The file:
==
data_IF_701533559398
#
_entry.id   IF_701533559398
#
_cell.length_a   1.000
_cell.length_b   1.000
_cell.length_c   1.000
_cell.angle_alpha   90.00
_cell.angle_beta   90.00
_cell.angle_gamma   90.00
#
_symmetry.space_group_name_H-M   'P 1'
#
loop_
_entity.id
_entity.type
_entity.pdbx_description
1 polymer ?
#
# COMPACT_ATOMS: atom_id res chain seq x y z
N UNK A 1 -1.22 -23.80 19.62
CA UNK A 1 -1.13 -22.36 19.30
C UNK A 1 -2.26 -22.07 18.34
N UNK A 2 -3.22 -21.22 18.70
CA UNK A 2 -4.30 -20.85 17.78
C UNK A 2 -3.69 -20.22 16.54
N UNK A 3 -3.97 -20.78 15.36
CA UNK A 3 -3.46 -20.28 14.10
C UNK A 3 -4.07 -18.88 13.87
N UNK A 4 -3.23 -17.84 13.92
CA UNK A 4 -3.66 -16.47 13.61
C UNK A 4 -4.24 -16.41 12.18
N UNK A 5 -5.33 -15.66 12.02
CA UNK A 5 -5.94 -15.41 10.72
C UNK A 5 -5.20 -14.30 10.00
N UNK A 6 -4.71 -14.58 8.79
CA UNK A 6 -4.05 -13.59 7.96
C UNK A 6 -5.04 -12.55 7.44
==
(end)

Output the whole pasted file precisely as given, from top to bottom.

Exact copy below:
data_IF_701533559398
#
_entry.id   IF_701533559398
#
_cell.length_a   1.000
_cell.length_b   1.000
_cell.length_c   1.000
_cell.angle_alpha   90.00
_cell.angle_beta   90.00
_cell.angle_gamma   90.00
#
_symmetry.space_group_name_H-M   'P 1'
#
loop_
_entity.id
_entity.type
_entity.pdbx_description
1 polymer ?
#
# COMPACT_ATOMS: atom_id res chain seq x y z
N UNK A 1 -1.22 -23.80 19.62
CA UNK A 1 -1.13 -22.36 19.30
C UNK A 1 -2.26 -22.07 18.34
N UNK A 2 -3.22 -21.22 18.70
CA UNK A 2 -4.30 -20.85 17.78
C UNK A 2 -3.69 -20.22 16.54
N UNK A 3 -3.97 -20.78 15.36
CA UNK A 3 -3.46 -20.28 14.10
C UNK A 3 -4.07 -18.88 13.87
N UNK A 4 -3.23 -17.84 13.92
CA UNK A 4 -3.66 -16.47 13.61
C UNK A 4 -4.24 -16.41 12.18
N UNK A 5 -5.33 -15.66 12.02
CA UNK A 5 -5.94 -15.41 10.72
C UNK A 5 -5.20 -14.30 10.00
N UNK A 6 -4.71 -14.58 8.79
CA UNK A 6 -4.05 -13.59 7.96
C UNK A 6 -5.04 -12.55 7.44